Zedekiah was the last king that Israel ever had. Later in the tumult and the tremendous confusion in Jerusalem during the Passover week when our Lord was crucified. Pilate offered their king to the nation "Here is your King." But the crowd meant it when they cried out. "We have no king but Caesar." (John 19: 14 15) Yet it was Caesar's governor who taught Israel its lesson by having this inscription written above the cross "Jesus of Nazareth the King of the Jews." (John 19:19) That poor people will never know another moment of genuine prosperity and blessing either spiritually or physically until they shall see him whom they have pierced and recognize the king that was sent to them in lowliness as Zechariah prophesied. (Zechariah 12:10)

Now do you see what this book is about? It is a picture of a wasted life. Here is a picture of an individual who is a Christian, whose foundation is laid by Jesus Christ but who has built upon it with only wood, hay and stubble. In the secret place of his heart, in the will, he has refused to walk in obedience to the things revealed unto him through the Holy Spirit who dwells in the temple of his human spirit. As a result his life becomes more and more characterized by decay and corruption and defilement. It begins with the body and then becomes evident in the personality. Cruelty hardness and defiance set in and finally the temple itself is burned. Paul tells us in I Corinthians that for each one there is the judgment of fire which will reveal our work; the wood, hay and stubble will be burned although the believer himself will be saved, "but only as through fire" (I Corinthians 3:13-15). The whole lesson of 2 Kings of course, is that it need not be so. God is continually interrupting our lives with the evidence of his grace. God tries to arrest us in our stubborn deliberate ways. Yet we can go ahead. God will not stop us -- just as he didn't stop them. We can go on beating our way to the top of the heap and perhaps win the acclaim and approval of the world around us. But one day we shall have to stand naked before the one who loves us who gave himself for us and to whom we have denied the right to be God in the temple of our spirit. We have robbed him of his inheritance in the saints. In that day, John says, we shall be ashamed before him at his coming. May God grant that the lesson of these books may come home to our hearts.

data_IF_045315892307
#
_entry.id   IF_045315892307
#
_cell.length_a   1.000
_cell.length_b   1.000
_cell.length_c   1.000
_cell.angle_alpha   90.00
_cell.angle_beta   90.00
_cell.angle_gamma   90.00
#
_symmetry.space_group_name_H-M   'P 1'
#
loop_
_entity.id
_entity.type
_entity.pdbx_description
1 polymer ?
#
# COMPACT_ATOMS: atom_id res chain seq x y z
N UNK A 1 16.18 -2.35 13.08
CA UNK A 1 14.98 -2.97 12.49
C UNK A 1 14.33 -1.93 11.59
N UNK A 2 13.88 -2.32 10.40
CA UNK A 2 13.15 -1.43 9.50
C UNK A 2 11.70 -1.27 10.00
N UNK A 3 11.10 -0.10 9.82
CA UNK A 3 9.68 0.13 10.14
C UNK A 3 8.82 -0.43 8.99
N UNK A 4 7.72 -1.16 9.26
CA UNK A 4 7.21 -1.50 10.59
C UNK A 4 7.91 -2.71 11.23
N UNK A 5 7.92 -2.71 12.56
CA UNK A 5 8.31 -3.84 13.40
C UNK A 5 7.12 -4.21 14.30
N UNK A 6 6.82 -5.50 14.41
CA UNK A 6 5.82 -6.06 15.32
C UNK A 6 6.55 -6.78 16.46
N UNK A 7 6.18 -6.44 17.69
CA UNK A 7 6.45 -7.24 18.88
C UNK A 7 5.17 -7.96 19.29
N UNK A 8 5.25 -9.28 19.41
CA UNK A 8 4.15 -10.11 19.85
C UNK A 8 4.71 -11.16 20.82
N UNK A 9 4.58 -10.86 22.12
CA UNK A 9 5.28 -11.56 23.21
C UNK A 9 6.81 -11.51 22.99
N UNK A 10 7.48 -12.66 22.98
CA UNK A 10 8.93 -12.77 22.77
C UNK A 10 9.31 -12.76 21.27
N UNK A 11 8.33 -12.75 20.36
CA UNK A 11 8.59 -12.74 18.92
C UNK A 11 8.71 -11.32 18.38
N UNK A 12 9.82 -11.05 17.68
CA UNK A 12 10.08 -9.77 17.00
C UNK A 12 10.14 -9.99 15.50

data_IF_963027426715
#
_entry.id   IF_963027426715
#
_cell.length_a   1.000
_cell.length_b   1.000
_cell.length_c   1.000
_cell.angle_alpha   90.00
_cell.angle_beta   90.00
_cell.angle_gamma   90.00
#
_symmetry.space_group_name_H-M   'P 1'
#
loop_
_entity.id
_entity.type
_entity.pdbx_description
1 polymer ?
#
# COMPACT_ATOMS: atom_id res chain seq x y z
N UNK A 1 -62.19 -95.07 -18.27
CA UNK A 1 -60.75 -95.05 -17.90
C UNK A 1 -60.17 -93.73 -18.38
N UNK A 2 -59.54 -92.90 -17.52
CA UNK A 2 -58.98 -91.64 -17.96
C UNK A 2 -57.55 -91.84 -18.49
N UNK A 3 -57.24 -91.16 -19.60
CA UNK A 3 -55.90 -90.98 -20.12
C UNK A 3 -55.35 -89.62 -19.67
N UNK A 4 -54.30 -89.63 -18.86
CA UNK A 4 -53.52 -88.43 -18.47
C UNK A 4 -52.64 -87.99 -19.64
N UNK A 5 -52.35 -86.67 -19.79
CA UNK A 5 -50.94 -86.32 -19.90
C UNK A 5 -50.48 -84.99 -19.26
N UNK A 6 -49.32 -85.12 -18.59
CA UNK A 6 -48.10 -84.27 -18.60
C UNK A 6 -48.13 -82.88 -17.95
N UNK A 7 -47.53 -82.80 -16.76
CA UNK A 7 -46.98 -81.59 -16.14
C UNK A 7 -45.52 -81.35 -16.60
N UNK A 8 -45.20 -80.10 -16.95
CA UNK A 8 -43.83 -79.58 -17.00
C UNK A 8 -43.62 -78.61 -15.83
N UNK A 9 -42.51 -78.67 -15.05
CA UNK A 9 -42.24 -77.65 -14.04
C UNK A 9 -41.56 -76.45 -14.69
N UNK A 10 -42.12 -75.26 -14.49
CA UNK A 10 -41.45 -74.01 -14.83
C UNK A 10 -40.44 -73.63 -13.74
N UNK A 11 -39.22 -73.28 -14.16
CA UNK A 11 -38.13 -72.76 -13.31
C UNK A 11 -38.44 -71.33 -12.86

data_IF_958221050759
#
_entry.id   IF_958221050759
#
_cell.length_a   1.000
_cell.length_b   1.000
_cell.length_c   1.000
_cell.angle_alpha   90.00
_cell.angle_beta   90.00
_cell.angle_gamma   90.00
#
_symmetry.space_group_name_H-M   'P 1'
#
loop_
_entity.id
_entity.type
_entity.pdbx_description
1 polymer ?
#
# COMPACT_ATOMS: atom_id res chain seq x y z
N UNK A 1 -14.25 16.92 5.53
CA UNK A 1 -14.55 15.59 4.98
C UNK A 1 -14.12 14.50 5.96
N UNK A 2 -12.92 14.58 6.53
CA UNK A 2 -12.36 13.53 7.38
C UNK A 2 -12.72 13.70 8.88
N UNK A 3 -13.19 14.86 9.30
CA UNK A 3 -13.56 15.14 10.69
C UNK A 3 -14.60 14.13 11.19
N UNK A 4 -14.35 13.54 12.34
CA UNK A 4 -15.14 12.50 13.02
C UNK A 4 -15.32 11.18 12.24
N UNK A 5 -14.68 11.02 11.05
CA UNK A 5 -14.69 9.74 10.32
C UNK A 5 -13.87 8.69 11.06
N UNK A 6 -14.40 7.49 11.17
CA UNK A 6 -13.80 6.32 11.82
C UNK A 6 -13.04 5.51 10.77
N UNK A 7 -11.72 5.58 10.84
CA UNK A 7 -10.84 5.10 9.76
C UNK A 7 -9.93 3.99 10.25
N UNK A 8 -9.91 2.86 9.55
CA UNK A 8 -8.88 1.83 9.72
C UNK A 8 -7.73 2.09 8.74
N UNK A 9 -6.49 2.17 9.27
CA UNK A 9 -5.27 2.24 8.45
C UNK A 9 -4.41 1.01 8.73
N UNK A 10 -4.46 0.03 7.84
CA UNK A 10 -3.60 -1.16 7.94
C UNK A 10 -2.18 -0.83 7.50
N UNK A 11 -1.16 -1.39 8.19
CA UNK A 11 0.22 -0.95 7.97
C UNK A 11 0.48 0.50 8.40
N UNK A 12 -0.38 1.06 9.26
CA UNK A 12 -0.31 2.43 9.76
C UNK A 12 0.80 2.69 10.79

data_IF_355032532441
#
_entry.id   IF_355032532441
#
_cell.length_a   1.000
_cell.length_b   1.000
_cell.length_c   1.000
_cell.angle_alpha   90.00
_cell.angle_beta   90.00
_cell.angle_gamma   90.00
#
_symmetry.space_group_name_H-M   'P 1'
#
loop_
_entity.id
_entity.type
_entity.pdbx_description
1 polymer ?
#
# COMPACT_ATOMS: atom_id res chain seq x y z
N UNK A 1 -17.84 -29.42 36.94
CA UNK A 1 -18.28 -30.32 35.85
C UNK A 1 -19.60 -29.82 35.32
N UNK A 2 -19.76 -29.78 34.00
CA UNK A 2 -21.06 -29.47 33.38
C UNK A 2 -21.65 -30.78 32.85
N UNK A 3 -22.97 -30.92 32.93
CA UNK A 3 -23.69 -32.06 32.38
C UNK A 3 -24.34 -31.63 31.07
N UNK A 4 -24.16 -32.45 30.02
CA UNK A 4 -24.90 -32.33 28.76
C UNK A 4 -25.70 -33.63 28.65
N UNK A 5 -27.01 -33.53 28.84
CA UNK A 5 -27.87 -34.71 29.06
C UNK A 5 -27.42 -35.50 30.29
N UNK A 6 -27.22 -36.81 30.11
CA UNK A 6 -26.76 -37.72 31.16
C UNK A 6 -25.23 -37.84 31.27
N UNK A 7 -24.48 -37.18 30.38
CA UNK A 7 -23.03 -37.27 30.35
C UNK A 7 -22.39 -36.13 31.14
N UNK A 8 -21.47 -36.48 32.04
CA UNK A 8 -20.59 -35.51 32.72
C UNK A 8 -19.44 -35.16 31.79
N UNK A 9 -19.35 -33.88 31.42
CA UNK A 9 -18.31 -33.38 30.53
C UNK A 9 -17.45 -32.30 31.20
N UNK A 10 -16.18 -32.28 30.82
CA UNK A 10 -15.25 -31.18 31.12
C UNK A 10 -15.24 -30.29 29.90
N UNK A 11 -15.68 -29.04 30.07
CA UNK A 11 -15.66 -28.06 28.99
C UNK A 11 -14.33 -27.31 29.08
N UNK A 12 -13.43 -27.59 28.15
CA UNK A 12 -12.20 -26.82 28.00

Our Father, we know that this is not recorded merely for our enjoyment or for our astonishment, but, rather, for our instruction. All these things were written that we may see ourselves and, seeing ourselves, make that adjustment by the Holy Spirit within, who causes our kingdom to flourish in abundance, in victory, in prosperity, in joy, in peace and blessing. In Christ's name, Amen .